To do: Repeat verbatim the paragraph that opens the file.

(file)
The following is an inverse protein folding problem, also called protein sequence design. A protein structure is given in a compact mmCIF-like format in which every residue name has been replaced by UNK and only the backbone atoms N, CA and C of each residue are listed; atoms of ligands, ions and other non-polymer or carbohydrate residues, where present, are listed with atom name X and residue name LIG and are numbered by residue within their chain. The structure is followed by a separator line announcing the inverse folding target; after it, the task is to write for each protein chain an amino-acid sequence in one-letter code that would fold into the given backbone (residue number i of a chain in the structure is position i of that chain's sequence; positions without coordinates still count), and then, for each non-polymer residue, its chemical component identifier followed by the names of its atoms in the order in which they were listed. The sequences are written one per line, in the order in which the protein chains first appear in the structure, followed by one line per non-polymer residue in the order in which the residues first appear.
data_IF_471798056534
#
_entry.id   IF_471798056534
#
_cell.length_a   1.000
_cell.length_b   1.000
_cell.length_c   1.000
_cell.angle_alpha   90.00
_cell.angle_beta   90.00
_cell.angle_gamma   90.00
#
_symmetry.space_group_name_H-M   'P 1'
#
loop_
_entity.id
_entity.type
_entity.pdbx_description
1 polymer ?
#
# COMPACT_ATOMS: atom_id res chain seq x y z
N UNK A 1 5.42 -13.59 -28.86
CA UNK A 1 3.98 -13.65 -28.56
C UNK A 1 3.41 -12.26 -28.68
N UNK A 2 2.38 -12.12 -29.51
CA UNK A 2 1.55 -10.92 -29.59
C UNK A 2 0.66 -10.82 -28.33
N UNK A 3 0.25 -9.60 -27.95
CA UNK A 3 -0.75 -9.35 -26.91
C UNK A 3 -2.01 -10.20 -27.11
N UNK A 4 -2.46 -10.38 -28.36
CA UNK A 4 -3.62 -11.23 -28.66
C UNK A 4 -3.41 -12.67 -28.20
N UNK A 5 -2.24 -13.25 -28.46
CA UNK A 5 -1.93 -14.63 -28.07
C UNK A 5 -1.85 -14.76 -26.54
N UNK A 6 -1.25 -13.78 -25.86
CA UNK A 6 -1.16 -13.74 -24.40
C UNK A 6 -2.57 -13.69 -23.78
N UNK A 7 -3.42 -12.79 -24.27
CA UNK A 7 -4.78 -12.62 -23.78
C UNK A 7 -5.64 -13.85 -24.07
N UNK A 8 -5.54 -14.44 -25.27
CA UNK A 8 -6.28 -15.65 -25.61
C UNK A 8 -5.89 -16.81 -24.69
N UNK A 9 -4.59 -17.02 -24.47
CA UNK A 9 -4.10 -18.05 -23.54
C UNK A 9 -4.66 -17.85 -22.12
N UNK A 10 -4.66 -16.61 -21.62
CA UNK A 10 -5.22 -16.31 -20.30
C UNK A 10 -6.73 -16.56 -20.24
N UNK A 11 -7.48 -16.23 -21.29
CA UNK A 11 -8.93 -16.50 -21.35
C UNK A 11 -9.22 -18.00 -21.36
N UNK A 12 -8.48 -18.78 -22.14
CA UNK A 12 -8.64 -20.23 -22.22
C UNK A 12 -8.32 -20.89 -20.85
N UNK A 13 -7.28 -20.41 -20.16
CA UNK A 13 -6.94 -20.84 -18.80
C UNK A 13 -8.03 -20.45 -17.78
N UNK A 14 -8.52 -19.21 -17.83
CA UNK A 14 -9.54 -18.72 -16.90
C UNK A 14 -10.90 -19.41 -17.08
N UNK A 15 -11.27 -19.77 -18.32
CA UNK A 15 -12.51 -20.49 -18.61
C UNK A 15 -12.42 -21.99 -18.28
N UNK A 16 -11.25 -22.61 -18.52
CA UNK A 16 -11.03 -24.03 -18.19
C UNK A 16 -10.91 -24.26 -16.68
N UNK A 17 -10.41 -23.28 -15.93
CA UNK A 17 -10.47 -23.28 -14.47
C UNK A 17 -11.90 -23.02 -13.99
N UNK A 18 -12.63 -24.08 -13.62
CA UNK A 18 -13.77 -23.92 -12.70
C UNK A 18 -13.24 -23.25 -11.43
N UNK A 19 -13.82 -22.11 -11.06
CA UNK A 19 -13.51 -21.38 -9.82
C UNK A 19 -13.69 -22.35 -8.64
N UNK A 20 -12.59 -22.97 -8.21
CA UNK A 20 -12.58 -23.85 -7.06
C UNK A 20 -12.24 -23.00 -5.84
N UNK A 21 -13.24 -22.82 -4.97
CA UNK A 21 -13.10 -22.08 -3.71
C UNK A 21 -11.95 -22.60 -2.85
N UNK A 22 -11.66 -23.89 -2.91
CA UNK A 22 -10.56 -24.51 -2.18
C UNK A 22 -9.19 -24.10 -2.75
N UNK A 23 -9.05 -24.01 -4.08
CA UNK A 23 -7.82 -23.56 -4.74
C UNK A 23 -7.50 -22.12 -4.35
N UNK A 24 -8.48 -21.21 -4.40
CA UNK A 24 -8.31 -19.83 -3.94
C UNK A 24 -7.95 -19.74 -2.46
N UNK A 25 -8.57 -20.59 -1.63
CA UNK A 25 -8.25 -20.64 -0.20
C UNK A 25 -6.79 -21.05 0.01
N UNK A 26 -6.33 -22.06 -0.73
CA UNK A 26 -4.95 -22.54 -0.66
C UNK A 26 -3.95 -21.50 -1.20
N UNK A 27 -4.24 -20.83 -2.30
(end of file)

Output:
The following is an inverse protein folding problem, also called protein sequence design. A protein structure is given in a compact mmCIF-like format in which every residue name has been replaced by UNK and only the backbone atoms N, CA and C of each residue are listed; atoms of ligands, ions and other non-polymer or carbohydrate residues, where present, are listed with atom name X and residue name LIG and are numbered by residue within their chain. The structure is followed by a separator line announcing the inverse folding target; after it, the task is to write for each protein chain an amino-acid sequence in one-letter code that would fold into the given backbone (residue number i of a chain in the structure is position i of that chain's sequence; positions without coordinates still count), and then, for each non-polymer residue, its chemical component identifier followed by the names of its atoms in the order in which they were listed. The sequences are written one per line, in the order in which the protein chains first appear in the structure, followed by one line per non-polymer residue in the order in which the residues first appear.